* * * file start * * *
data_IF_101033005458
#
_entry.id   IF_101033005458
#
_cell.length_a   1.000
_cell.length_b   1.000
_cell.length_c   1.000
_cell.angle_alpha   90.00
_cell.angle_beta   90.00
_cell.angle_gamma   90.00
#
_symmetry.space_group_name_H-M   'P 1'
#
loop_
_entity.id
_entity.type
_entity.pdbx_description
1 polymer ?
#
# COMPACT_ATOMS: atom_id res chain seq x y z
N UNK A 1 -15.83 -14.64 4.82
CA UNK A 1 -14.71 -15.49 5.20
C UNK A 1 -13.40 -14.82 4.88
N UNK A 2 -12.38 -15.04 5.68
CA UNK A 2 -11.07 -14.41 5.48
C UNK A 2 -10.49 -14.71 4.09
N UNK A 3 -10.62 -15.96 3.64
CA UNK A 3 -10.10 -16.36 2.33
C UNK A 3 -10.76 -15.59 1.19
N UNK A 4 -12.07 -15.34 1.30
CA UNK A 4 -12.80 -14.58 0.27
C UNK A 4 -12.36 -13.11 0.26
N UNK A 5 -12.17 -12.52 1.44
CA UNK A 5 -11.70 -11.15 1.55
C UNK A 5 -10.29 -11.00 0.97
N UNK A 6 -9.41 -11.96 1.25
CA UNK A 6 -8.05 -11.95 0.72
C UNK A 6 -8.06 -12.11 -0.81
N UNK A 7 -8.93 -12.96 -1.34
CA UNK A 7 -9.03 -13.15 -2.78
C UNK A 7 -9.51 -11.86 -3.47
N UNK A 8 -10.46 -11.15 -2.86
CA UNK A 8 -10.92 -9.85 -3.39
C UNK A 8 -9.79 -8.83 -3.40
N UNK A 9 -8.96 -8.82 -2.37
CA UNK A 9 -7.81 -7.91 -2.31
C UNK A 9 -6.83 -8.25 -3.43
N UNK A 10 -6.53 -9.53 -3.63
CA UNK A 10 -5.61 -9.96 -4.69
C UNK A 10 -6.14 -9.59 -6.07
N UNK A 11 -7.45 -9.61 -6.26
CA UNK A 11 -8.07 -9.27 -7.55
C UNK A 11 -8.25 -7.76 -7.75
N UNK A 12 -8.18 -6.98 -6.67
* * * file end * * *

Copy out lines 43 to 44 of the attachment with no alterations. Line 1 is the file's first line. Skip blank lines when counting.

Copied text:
CA UNK A 8 -10.92 -9.85 -3.39
C UNK A 8 -9.79 -8.83 -3.40